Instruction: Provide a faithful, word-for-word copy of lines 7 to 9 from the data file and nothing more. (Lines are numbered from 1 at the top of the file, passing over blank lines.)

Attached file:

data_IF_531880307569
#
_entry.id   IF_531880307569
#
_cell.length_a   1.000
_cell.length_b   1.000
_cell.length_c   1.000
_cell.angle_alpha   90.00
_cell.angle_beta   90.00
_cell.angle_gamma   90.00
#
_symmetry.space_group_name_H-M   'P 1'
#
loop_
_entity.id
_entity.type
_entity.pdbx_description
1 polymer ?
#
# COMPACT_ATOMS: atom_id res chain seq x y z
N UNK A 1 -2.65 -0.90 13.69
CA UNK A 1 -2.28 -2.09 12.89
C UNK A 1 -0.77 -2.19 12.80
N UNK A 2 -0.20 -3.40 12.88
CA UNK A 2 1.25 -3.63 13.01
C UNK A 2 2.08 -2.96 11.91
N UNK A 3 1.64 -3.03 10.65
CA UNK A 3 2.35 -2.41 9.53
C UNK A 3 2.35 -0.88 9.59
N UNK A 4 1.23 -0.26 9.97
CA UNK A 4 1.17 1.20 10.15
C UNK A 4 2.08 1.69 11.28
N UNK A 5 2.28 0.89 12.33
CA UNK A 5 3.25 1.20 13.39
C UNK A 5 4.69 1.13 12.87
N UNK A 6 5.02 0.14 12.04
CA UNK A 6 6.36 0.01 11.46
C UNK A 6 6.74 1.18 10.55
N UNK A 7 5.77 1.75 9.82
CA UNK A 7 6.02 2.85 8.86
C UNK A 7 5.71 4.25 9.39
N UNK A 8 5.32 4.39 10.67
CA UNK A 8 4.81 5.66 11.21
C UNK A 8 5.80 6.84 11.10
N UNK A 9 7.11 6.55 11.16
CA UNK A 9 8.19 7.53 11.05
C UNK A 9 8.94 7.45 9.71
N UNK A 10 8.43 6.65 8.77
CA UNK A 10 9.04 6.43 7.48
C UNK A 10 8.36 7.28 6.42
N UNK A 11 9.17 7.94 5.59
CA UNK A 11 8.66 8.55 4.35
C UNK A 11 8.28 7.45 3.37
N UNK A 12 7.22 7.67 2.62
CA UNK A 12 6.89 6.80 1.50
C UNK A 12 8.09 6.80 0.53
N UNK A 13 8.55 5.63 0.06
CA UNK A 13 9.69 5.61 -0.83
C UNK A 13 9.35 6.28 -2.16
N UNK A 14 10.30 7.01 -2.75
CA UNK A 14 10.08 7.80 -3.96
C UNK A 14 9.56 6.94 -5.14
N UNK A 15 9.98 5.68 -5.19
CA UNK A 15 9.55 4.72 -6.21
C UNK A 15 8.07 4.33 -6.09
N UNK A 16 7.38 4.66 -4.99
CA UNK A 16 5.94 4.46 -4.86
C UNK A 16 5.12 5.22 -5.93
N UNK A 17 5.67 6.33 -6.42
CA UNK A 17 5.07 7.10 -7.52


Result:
_cell.length_c   1.000
_cell.angle_alpha   90.00
_cell.angle_beta   90.00